According to astrology, Geminis are expressive, versatile and are known to have a dual nature. Rapper Macklemore, who is a Gemini himself, embodied these traits at his sold-out “Gemini” tour show at Terminal 5 on Nov. 10.
Macklemore performed a range of his best-selling hip-hop music mixed with tracks from his album “Gemini,” which he released in late September. This latest release is his first solo album in 12 years without the guidance of his former creative partner and producer Ryan Lewis, who he’s worked with since 2006, and without the support of a major production company. Macklemore developed “Gemini” from a self-made studio in his Seattle home, bringing in well-known collaborators like Lil Yachty and Kesha while also supporting local talent like up-and-coming 20-year-old rapper Travis Thompson.
At the concert, Macklemore showed off this duality by mixing tracks from his new chart-topping album with songs from his Grammy-winning album “The Heist.” He even included a couple songs from his underperforming 2016 album “This Unruly Mess I’ve Made.” He kept the energy high, literally jumping three feet into the air to kick off his hit “Thrift Shop.” The show was full of movement from the rapper and from the audience. This was exemplified when he brought two people on stage for a dance-off, and by his set, which featured saturated clips that matched the tone of his music — scenes of Oompa Loompas played during “Willy Wonka.”
To balance out the hyped up songs, Macklemore grounded his performance by playing some more serious tracks. Known for tackling politics in his music, Macklemore took a moment to introduce his anthem of acceptance “Same Love” with a statement about how anyone is welcome at his concerts regardless of their skin color, sexual orientation or gender identity. Amid cheers from the crowd, he said that in today’s political climate, joining together to celebrate music is a way to peacefully resist the polarizing president.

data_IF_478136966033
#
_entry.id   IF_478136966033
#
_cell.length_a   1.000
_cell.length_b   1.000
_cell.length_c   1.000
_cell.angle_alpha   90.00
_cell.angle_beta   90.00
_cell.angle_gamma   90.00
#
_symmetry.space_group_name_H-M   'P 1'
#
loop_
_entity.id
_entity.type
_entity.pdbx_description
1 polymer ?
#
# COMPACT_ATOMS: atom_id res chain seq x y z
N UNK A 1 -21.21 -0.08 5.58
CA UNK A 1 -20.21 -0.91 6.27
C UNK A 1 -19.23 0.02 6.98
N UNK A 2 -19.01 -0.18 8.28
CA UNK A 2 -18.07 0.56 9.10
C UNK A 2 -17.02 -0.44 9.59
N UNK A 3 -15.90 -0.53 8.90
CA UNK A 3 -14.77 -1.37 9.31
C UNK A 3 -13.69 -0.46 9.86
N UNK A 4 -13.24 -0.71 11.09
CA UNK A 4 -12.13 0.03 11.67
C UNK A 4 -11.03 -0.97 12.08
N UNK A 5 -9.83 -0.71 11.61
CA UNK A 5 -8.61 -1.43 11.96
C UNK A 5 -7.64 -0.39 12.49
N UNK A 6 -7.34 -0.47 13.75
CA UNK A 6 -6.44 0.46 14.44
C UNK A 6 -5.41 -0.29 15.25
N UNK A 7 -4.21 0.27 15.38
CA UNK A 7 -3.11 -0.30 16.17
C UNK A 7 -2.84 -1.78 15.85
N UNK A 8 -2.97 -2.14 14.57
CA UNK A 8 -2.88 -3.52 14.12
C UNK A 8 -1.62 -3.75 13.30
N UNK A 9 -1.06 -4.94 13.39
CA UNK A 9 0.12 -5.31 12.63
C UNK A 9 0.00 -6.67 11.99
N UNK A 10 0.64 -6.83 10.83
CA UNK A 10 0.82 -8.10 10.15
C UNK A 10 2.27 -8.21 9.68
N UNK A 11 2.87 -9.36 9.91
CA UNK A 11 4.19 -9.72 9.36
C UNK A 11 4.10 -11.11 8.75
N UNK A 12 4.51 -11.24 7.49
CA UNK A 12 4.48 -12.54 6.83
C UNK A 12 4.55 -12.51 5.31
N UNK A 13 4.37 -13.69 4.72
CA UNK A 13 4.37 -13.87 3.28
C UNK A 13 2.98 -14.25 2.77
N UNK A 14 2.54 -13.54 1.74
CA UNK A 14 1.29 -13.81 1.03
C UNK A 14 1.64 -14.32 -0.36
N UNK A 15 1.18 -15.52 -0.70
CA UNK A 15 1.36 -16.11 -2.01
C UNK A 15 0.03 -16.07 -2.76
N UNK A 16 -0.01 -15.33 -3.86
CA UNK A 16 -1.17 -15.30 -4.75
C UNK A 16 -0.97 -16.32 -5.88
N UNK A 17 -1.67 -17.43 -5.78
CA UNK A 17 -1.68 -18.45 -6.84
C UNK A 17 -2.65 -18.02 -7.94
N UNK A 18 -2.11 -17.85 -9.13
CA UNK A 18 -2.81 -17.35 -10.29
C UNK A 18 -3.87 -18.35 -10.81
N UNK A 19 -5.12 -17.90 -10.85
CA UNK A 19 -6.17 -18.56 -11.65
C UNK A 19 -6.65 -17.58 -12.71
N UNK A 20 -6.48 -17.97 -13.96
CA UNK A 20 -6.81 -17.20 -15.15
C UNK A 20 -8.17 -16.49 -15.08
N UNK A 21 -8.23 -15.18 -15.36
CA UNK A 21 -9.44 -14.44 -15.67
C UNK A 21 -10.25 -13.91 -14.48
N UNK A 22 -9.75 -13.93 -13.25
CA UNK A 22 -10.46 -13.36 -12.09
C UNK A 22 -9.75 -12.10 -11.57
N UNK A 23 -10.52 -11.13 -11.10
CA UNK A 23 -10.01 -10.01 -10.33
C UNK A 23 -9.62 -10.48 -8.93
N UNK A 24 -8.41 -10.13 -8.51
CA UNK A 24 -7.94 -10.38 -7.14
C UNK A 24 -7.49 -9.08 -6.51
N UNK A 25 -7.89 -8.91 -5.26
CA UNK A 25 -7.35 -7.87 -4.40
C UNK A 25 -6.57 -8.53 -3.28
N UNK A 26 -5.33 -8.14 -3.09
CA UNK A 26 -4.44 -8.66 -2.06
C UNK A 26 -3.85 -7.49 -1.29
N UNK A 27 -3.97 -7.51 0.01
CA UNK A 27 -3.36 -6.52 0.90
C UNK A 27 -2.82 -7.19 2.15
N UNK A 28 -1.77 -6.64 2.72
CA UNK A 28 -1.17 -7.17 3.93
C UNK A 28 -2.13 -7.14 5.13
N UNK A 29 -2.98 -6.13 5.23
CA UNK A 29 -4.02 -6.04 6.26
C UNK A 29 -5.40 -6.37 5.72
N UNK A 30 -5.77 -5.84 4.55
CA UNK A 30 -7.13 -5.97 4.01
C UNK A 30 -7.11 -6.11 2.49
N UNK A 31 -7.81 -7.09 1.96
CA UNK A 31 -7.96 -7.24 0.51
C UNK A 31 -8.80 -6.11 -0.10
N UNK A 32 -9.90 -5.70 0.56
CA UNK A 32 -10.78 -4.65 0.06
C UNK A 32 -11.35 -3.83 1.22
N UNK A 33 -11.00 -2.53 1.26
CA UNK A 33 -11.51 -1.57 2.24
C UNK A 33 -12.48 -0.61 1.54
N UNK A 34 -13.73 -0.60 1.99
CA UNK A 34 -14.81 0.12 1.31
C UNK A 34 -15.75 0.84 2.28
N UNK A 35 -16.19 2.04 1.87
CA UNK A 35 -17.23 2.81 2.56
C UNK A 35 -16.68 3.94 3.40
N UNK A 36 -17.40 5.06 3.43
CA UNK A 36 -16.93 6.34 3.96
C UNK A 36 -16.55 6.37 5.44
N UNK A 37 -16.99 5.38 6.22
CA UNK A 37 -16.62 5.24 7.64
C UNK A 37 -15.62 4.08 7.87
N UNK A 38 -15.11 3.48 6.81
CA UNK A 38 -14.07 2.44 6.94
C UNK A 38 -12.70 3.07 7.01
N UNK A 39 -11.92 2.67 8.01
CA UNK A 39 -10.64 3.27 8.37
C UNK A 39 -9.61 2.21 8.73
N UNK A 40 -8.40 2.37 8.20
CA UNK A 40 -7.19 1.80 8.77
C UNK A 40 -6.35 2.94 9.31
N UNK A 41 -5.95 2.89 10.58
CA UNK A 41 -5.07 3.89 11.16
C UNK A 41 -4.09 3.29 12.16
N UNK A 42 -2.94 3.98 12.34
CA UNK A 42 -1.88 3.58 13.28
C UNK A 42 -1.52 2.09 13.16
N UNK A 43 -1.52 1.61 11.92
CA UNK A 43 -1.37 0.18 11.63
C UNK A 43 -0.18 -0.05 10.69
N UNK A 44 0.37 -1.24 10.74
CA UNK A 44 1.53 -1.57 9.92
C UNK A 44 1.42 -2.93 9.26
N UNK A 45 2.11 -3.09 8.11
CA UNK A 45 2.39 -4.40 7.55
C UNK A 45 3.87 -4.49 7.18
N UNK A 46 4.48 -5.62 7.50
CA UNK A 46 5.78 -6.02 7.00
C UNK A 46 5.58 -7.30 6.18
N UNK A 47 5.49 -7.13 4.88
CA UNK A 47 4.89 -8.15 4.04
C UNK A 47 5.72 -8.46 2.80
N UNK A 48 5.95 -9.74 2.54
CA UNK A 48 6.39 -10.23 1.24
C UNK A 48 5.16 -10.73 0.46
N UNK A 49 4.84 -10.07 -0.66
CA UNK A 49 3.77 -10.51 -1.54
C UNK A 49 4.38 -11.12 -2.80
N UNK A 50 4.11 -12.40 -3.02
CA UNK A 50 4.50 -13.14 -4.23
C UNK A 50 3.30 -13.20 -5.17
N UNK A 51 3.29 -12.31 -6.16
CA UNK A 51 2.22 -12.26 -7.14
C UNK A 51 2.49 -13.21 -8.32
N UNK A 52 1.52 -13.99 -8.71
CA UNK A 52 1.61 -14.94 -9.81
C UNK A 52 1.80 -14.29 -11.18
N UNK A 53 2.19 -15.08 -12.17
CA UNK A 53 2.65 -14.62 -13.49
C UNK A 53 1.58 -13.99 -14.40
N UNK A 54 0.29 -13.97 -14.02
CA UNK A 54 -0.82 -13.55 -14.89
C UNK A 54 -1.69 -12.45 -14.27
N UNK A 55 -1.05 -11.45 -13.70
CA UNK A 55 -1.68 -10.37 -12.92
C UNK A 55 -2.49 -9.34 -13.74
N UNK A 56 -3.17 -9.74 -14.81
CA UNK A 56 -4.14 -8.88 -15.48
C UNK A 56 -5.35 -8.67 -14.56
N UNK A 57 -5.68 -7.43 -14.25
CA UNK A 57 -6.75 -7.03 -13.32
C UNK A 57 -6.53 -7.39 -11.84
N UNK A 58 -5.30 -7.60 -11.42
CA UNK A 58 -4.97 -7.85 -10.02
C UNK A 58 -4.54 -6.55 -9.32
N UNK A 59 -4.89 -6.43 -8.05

Another resounding moment in the show was Macklemore’s acapella rendition of “Otherside.” Macklemore has been transparent about his struggle with addiction throughout his career and continues to express his challenges in his music. More than that, the raw verses spoken without any embellishments and only a spotlight on the performer boiled down the rhythm and rap to their roots in poetry.
Throughout the concert, Macklemore made various quick-changes to fit the tone of each song. The audience anticipated “Thrift Shop” when he shed his opening fringed leather jacket for a long fur coat. For “Willy Wonka” he whipped on a blazer and a top hat reminiscent of the movie character. During “Otherside,” he mirrored the stripped-down performance by wearing a wife beater.
His costume changes, enthusiastic performance and balanced line-up kept the audience engaged until the very end as he closed the show with the leading single “Glorious.” The song’s invincible spirit and message of leaving a legacy closed out the show on a high note. It was the return of the Mack, and maybe he’s back like he never left.
Email Sophie Shaw at [email protected]